forceps, there is a similar relationship between the senses and their
objects. This relationship between the senses and objects is that of a
capturer and captured. For the existence of this kind of relationship
between the senses and the sensual objects there is the need of a soul,
comparable to a blacksmith, who has a volition of his own for capturing
objects and knowing them. (e) That entity which can remember the
experiences of another place and another time is imperishable. In the same
manner, this is one argument that because one cannot remember the
experiences of another, even though the body of the previous birth
perishes, still that entity called soul that can remember those
experiences in the new body, viz., bodily existence is surely different
from the body.
The Theory of Momentary existence is not proper,
Question: Can we not remember the past experiences due
to the impressions continued in the series of previous moments? We can
remember. When that is so, where is the need for an imperishable soul of
Answer: Even in the momentary tradition of existence,
there is the need for an individual who is interwoven in the series of
moments and who is blessed and is imbued with memories and who retains
impression of knowledge and experiences. Otherwise, after knowledge and
experience perish, there cannot occur remembrances similar to them.
Without one individual who has visualized all the
things of the world as momentary who can say whichever is existent is
momentary? Such a sayer passing through the series of all moments must be
himself imperishable. Otherwise how can he himself if momentary, know that
'Things are momentary?' Without visualizing them as to their momentary
natures, it is impossible for him to say so. In the same manner, if one
himself existing momentarily perishes afterwards, then since he has no
connection, no contact, no relationship with the past or the future, how
can he know what happened in the past and what will happen in the future?
The point is that there is the need for an imperishable
soul who sees and knows the whole series of the past and future.
Question: "All are like us" means "all being existent
like us are momentary". In this manner, can't we know all as momentary in
Answer: Even to know this, first we must know and
realise and visualize the realness in all. As the realness is visualized,
as present in us so realness must be visualized as present in all worldly
things. Then only can we say emphatically that all real things are
momentary. If there is no capacity in us to know all the real things, how
can we deduce that whatever is real is momentary?
Otherwise even an unreal thing will be proved to be
momentary, (meaning perishable in a moment). Here you can't say 'oh, let
it be so', because 'momentary' means that which stays, exists only one
moment and is destroyed in the next moment. Now when an unreal thing does
not exist at all, how can it be called existing (staying) one moment and
perishing in the next moment? It means, destruction happens only of a real
Now you see, no one can propound this theory that 'In
the world all the real things are momentary'. First, because when he has
no knowledge of all the past, present and future things, how can he
establish a truth pertaining to all? Secondly, because when the propounder
himself being momentary perishes in the next moment even before he is in a
position to realise the momentariness of anything, how can he propound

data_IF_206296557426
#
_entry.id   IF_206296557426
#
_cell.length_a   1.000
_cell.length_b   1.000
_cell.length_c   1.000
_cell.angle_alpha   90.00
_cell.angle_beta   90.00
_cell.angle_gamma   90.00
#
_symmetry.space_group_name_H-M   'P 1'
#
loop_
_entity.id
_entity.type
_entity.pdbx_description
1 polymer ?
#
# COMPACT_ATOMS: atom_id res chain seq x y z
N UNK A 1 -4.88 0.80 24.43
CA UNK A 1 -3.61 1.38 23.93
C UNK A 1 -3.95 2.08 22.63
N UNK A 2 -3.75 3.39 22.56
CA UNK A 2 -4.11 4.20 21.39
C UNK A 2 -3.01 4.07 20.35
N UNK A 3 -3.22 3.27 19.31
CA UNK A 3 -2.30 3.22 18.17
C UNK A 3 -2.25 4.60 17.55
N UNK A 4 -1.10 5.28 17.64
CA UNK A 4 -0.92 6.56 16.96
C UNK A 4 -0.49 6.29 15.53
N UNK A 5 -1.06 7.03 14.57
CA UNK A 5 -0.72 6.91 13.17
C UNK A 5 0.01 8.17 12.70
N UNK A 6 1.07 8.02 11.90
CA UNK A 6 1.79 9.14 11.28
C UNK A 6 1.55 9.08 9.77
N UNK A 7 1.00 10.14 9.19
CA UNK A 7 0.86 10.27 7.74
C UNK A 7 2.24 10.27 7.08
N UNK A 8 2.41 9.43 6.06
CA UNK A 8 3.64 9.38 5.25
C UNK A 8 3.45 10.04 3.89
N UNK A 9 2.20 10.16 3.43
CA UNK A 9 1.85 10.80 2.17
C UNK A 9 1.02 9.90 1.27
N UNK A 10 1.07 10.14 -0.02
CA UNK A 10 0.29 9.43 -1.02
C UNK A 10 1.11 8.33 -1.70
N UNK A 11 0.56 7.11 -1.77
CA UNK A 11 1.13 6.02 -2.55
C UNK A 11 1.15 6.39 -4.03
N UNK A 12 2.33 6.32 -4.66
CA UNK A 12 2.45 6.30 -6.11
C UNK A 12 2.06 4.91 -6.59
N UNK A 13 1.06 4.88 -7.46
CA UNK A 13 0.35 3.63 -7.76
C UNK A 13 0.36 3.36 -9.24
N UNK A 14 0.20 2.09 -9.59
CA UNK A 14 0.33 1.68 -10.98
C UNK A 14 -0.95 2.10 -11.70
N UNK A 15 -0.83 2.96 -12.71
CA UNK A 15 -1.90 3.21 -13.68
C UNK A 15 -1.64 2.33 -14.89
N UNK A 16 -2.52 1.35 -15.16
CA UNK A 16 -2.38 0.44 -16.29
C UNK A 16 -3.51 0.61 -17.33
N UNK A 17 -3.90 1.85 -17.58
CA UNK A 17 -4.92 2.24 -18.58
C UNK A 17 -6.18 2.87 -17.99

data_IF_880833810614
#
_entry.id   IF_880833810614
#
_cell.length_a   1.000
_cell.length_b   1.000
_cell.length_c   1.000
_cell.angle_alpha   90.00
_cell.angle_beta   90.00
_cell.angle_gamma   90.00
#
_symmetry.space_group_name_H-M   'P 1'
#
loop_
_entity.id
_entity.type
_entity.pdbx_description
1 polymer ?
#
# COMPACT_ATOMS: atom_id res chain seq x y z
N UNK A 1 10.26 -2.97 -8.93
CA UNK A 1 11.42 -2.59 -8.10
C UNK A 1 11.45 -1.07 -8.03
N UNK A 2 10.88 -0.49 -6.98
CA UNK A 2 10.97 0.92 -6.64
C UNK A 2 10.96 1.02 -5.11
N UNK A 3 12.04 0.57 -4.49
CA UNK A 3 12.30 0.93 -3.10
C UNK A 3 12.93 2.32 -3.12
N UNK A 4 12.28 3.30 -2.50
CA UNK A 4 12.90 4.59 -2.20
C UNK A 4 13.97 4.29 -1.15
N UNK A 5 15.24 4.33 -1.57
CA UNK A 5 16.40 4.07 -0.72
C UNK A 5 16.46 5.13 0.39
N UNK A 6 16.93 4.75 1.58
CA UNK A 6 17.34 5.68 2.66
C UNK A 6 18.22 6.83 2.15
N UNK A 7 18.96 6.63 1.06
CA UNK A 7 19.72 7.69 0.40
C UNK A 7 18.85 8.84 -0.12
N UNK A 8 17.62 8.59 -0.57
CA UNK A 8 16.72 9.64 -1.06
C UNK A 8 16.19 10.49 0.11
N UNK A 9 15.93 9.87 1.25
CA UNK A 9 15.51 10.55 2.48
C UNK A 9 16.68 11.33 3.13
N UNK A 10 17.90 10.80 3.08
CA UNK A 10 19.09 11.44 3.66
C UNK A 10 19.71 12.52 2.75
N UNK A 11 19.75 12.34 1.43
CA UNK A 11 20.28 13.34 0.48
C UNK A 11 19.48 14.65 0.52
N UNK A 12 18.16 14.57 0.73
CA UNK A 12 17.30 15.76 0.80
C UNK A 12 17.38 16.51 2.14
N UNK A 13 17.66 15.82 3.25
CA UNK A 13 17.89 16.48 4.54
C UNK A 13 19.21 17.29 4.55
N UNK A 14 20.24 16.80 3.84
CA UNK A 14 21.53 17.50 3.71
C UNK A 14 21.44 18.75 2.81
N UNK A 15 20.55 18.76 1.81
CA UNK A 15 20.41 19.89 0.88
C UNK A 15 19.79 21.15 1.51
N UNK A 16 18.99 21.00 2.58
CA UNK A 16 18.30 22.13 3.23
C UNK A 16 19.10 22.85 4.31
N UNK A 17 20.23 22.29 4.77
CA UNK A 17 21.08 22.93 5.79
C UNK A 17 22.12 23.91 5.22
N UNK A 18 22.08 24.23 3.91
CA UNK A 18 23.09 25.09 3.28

that theory without realising it?
The purport is, according to this theory, if there is
no one staying on the second moment, then the trouble is, in the first
moment he shall have to realise all reals, and in the second moment he
shall have to realise their destruction. Then only in the third moment he
can say "all reals are momentary". But at that time he himself, being
momentary, is not existing How can he realise the universal momentariness'
Question:: Cannot one who has w with him the previous
impressions (samskars) of momentariness, realise and propound the truth of
Answer: Even then you shall have to believe that the
previous impressions and the possessor of them who co-existed, are not
momentary, not perished in one moment, and hence only they remained intact
to be inherited and to inherit on the successive moments. Here the theory
of universal momentariness comes to end. If you say that the impressions (samskars)
are also momentary, then no effect can be produced in the successive
moments on the basis of lost impressions. But we experience the
remembrances of past occurrances. This is only possible with the existence
of past impressions and their owner. It means that the theory of universal
and eternal momentariness is refuted.
The fruits of benevolence etc., mentioned in the Vedas
can be possible to occur and to be experienced only if there exists the
soul different from the body. The question may arise "If the soul enters
the body and leaves the body, then why is it not visible?" The answer to
this question is that as already mentioned on account of such thing as a
subtle object though it is an entity it is not visible.
In this manner, there is no rule that the activities
like the Yoga and Upayoga and the sensations like desire, iccha, raga
attachments, passions etc., already explained and the innate joys and
sorrows keep decreasing and increasing in consonance with the regeneration
or degeneration of the body. From this we can understand that these
qualities and nature are not of the body but are of the soul, which is an
independent entity different from the body.
There are other proofs also in support of the soul: The
remembrance of the previous birth;
The existence of the other words for the "soul" being
separate than those of the body;
The fact that if an occasion arises, even the body is
sacrificed for our most beloved, and that is our soul. These prove the
existence of the soul as different from the body. (If the body was our
most beloved, we would not dare sacrifice it. Hence, for whom is the body
sacrificed? It is our most beloved soul. )
This logical exposition of the Bhagavan wiped out the
doubt of Vayubhuti and he also, along with his five hundred disciples
accepted the charitra diksa at the pious feet of Bhagavan Mahavir.